What precious things would you grab in a house fire?
It’s a “what if” question that gets bandied around often. I’ve heard, and given, many different answers over the years. My dog. My cat. Photo albums. A jewelry box. Signed books. Family heirlooms.
It’s all bullshit. You don’t have the time to run through the house, collecting all your possessions. You grab what you see on the way out the door.
May 2011, I “grabbed” two purses, two laptops, the house phone, and my hysterical mother.
Lightning had hit a tree across the street; the tree’s roots were wrapped around a water pipe, which created a perfect conductor for the electrical current. The neighbor whose yard the tree was in lost their fridge when the water/ice dispenser shorted out.
Our hot water heater caught fire.
In the end, while it could have been a lot worse, we still lost a lot. The fire ran rampant through the attic. We lost years’ worth of heirlooms. My mother’s wedding bouquet. Christmas ornaments that my brother and I made in kindergarten. Baby clothes. Pictures. Paintings. Books. Furniture my great-grandparents had owned.
When major traumatic events happen, people always react differently. My father became short-tempered and mean. My mother became prone to sudden crying fits when she thought about certain things. My brother, thankfully, had moved out and missed a lot of this.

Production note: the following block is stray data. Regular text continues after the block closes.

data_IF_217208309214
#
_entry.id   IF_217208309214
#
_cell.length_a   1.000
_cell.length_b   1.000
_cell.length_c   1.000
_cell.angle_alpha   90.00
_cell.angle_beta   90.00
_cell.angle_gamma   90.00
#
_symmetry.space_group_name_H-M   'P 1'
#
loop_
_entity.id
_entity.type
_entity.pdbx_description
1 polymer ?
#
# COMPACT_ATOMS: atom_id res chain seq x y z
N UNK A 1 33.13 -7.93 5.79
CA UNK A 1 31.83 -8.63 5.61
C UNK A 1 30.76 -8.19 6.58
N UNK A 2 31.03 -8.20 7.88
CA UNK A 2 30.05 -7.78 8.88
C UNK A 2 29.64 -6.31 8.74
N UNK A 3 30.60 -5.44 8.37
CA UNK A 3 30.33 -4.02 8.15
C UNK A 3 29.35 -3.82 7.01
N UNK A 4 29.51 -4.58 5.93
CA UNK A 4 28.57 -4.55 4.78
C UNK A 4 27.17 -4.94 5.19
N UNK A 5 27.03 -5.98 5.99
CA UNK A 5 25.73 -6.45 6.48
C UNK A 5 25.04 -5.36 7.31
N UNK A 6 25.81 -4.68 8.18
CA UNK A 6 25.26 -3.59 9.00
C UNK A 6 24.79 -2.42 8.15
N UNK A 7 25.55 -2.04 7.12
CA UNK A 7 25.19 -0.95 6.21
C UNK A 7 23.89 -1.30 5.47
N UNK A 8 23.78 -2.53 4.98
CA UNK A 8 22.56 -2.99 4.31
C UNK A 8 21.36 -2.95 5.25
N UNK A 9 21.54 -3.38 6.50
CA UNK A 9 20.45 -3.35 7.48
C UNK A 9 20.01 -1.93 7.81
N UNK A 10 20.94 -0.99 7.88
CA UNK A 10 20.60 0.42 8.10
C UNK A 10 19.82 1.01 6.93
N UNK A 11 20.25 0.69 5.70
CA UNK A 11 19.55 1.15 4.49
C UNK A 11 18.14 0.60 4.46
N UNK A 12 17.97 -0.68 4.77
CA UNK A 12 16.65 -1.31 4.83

I shut down. Completely. Utterly. Shut down. I missed only one day of work because I literally had no clothing to wear. I locked myself up so tightly that I eventually started wishing I had been asleep when the fire had started, that I hadn’t woken up…
That was the sign that it was time to talk to a doctor to get some help, and it was when my parents realized that I wasn’t being a zombie just to hurt them.
We lived in a hotel for a month before we found a house to rent. Three months after we’d moved into the rental house, I went to the UK by myself for two weeks. I’d planned a trip and everything was long pre-paid before the fire.
It’s a very humbling experience to have literally everything you own in a camping backpack. And, for me, it was… freeing. I could do whatever I wanted. I could go wherever I wished. I didn’t need permission, or accountability, or anything past what I had with me.
In a way, the fire was a good thing for me…
I moved to California — I took the chance. I had confidence. I had everything I truly needed. I had nothing to keep me in Louisiana. Six weeks after I moved, I met my fiance. After being unemployed for nine months, I went back to school. I’ve gained so many friends and my family is expanding more and more each year.
Recently, on a drive to work I saw smoke rising over the mountains. I was suddenly terrified again. Even if you logically know that you can’t run through and save things, your mind still flashes to what’s important, what you want to protect.
Luckily the fire was far enough away that we didn’t need to worry. Besides, this is what fireproof boxes and renter’s insurance are for. But it was a good reminder.
So, what do you think you’d try to save in a house fire?